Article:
The year 2020 will go down in the annals of history as being very bleak for labour globally and Ghana is no exception. The beginning of the year gave vivid indication of the economy on sound footing with employers’ budget appraisals in right direction.
Then, all of the sudden the deadly Coronavirus (Covid-19) pandemic emerged and the entire economy came to a halt with bleak prospects, a fact that is well acknowledged by Solomon Kotei, General Secretary of the Industrial and Commercial Workers (ICU).
To address the problem, government quickly instituted austerity lockdown measures to avert exponential spreading of the virus on the citizenry. The first group of people who suffered heavily under Covid-19 restrictions were those workers in the hospitality industry i.e. hotels, restaurants, cafes, entertainment spots and workers at the airports estimated at 540,000.
The labour unions stepped in to engage the leadership of some of these entities to see how best to rescue their workers as productivity has stalled. The issue was very well understood by the employers who decided to pay 50 percent salary to their workers. The payment continued for six months before the restrictions started easing.
One of the restrictions that affected productivity was social distancing where workers in some institutions and even factory workers have to be distant from one another and office staff reduced to the minimum and on shift basis where possible. Others were asked to operate from their homes via internet.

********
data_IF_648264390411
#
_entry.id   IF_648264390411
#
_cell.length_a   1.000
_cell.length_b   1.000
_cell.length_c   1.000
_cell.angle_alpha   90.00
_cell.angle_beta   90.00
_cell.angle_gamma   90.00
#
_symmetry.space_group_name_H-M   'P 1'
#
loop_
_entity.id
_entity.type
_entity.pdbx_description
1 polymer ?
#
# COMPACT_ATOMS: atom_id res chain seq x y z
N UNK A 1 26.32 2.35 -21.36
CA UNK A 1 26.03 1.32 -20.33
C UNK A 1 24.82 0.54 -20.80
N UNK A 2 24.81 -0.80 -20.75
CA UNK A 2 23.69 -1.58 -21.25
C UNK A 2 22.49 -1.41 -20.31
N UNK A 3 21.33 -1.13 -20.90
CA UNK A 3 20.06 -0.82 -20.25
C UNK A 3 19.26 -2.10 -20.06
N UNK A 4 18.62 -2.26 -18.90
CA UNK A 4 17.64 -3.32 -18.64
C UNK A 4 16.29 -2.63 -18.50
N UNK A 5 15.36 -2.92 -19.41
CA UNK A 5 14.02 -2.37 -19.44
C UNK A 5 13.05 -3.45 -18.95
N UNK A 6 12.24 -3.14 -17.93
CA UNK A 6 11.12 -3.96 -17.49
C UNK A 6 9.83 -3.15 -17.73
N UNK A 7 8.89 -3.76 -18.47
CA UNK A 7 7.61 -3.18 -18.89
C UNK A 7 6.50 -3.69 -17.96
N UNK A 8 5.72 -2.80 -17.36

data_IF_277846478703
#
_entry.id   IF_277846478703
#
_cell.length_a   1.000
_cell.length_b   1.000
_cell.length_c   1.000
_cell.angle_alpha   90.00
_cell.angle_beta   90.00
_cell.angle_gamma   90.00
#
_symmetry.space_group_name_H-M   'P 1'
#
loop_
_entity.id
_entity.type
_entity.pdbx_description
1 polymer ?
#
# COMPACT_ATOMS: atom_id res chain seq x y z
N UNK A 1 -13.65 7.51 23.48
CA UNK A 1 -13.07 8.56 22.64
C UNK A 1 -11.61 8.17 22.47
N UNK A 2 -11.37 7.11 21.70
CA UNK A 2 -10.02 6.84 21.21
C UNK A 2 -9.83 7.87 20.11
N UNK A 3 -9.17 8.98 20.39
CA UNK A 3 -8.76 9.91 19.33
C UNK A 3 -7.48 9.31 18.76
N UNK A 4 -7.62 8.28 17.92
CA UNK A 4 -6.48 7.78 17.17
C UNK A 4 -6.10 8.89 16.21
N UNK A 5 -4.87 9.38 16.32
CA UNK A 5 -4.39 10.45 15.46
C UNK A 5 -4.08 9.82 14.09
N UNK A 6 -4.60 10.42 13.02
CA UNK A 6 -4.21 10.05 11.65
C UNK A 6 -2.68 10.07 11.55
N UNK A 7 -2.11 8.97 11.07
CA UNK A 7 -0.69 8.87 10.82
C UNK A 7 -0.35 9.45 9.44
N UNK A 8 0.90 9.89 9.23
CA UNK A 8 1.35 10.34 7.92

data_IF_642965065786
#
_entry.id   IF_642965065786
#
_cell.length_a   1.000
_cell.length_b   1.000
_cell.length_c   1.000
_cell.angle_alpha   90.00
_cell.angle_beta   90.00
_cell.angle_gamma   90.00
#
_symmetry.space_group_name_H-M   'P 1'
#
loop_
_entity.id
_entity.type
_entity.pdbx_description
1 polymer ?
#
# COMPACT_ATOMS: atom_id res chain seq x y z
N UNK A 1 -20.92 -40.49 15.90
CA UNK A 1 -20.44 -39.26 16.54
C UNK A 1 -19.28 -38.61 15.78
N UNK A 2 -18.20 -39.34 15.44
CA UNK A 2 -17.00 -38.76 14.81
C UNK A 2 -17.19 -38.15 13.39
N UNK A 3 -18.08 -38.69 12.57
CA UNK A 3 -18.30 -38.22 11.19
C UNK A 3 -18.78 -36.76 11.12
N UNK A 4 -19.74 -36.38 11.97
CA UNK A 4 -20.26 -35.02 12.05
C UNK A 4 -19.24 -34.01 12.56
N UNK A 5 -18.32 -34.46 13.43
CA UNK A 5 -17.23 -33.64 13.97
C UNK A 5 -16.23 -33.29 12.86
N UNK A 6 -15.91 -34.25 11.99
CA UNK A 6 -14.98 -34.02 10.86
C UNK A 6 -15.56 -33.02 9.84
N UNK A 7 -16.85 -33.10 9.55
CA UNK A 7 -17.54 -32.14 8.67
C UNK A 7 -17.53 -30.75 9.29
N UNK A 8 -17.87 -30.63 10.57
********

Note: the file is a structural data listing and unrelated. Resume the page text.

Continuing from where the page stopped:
The ICU General Secretary said the next sector which suffered under the pandemic was the manufacturing sector. With the closure of airports and borders, raw materials and export finished products came to a halt and the consequences were visible.
The 140 rural banks suffered considerably as deposits from clients were not forth coming and the conventional banks also had a difficult time as businesses dropped and had to re-arrange terms of loan payment with their clients. The inter-banks transaction also had difficulty. All his while, the civil and public sector workers were paid their salaries fully.
Some employers in the private sector considering the huge losses they made during the period decided to lay off huge chunk of their workers but the unions resisted and had to sign Memorandum of Understanding (MoU) with them to ensure job security with their workers. Private schools also suffered but government intervened with measures and provided free water and electricity to alleviate their suffering for 3 consecutive months. Mr. Kotei said during the period, ICU was not able to engage employers on Collective Bargaining Agreement (CBA) for their employees and some workers came to ICU on their own volition to apply for membership with ICU based on its prudent administration.
The beverage companies which hitherto were not producing alcohol based sanitizers had opportunity to produce a variety of these products for the public to boost their revenue. ICU during the pandemic could not undertake its programs and had to resort to zoom communication which could not materialize due to lack of IT facilities by many of his members. Among the numerous projects being undertaken by the ICU, is the multi-purpose 10-storey complex in Tema with architectural drawing completed, sod cutting will take place early next year.
The ICU General Secretary concluded that the year 2020 has not being rosy as perceived and cautions its huge members to continue to observe and respect the Covid-19 protocols as the virus is still in the system.